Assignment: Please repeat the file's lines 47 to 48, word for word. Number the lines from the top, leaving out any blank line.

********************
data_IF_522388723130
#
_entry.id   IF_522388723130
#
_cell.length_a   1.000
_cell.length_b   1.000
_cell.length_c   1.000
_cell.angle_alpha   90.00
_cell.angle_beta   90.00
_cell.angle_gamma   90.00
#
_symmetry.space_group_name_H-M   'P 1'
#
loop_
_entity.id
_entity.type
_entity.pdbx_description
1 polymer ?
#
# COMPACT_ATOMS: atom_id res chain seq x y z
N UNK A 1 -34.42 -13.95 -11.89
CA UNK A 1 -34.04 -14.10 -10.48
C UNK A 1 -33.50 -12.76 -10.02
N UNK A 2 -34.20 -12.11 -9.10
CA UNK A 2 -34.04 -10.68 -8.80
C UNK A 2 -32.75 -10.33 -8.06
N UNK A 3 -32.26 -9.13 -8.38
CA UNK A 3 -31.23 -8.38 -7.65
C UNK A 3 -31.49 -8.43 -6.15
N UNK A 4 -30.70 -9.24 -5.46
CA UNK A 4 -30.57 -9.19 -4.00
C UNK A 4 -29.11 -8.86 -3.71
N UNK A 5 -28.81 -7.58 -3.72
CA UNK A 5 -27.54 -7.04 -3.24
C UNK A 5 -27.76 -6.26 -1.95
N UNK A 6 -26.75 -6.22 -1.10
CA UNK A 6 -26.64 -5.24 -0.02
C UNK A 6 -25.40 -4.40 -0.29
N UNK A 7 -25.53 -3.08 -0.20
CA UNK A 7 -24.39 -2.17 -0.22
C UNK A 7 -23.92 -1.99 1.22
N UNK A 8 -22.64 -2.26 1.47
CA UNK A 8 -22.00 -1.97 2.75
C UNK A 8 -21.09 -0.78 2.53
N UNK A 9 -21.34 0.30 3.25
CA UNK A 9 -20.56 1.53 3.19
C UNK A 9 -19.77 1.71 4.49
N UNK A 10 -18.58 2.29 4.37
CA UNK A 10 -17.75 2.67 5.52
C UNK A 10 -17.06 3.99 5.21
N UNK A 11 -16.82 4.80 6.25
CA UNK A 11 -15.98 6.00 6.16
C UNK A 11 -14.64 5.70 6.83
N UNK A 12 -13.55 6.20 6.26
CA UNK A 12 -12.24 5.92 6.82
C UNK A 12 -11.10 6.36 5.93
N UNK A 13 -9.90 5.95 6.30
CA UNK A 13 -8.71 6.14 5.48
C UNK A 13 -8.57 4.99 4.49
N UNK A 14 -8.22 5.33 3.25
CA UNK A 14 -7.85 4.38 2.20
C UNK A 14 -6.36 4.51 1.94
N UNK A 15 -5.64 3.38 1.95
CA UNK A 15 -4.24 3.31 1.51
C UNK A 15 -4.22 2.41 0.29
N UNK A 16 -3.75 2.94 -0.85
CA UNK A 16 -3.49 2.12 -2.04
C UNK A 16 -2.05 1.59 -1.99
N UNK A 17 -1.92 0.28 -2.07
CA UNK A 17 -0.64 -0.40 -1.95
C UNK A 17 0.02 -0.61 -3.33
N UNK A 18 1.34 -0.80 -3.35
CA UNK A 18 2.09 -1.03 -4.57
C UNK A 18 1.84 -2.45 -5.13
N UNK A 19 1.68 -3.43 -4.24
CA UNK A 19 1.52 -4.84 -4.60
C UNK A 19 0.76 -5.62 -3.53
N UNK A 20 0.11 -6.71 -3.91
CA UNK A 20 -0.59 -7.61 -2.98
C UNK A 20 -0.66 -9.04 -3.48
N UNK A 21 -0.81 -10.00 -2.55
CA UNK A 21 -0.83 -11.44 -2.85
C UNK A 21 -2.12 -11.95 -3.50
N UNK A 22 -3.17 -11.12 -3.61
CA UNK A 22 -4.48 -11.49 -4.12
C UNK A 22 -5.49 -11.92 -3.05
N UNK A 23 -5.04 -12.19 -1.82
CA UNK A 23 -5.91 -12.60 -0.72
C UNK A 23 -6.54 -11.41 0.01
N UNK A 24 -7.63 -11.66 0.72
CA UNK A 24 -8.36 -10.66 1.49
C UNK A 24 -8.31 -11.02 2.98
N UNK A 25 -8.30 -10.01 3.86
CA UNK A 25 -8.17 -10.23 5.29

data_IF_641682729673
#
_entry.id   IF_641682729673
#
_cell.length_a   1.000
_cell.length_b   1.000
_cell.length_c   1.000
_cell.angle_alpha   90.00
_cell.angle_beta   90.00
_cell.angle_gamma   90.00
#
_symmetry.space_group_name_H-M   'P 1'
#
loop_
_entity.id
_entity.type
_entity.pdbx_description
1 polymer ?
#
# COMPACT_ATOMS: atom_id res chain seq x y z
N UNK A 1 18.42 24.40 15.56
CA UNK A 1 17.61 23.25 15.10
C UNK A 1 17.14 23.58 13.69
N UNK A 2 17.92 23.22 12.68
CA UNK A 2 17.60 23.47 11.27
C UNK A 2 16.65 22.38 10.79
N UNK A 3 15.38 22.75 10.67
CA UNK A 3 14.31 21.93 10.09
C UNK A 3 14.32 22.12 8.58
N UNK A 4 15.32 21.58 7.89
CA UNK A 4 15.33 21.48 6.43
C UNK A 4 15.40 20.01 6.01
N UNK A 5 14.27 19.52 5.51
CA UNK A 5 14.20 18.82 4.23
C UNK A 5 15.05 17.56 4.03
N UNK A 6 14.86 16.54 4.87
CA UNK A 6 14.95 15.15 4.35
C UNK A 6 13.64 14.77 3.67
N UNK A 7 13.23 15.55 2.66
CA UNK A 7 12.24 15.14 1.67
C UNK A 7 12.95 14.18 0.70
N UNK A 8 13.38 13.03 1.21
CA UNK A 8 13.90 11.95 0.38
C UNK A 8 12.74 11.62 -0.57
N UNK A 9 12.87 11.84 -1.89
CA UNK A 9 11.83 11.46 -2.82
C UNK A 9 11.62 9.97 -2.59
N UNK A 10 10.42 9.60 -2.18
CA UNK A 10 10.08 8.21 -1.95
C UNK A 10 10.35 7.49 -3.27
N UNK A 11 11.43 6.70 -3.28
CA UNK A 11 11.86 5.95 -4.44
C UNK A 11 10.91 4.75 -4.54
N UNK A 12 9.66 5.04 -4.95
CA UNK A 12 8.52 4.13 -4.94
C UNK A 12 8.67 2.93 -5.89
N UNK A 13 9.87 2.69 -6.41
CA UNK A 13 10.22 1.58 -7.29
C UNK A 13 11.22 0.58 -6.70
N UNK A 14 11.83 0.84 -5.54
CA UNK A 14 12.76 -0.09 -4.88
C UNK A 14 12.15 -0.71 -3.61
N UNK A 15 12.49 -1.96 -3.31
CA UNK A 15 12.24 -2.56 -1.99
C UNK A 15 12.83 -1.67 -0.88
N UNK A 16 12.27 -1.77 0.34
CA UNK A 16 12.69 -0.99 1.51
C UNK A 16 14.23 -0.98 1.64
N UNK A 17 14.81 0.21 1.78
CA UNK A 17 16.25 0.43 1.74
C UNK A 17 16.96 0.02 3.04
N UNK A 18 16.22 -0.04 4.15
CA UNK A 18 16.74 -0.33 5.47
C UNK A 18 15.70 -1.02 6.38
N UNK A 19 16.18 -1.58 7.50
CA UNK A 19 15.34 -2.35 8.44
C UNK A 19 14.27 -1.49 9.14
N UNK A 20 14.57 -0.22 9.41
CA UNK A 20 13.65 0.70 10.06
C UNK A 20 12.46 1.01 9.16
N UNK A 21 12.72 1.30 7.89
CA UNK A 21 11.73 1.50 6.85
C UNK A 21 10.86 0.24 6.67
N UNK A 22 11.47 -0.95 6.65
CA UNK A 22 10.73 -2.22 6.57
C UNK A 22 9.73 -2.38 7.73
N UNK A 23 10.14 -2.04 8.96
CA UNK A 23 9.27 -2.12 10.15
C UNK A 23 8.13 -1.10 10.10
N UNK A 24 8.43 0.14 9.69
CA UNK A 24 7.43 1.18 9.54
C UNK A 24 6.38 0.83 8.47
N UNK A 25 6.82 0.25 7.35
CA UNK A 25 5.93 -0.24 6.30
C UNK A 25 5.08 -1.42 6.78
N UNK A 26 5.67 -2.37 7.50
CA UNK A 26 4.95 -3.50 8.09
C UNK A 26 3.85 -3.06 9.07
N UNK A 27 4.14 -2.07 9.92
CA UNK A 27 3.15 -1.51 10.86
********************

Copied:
C UNK A 9 -19.77 1.71 4.49
N UNK A 10 -18.58 2.29 4.37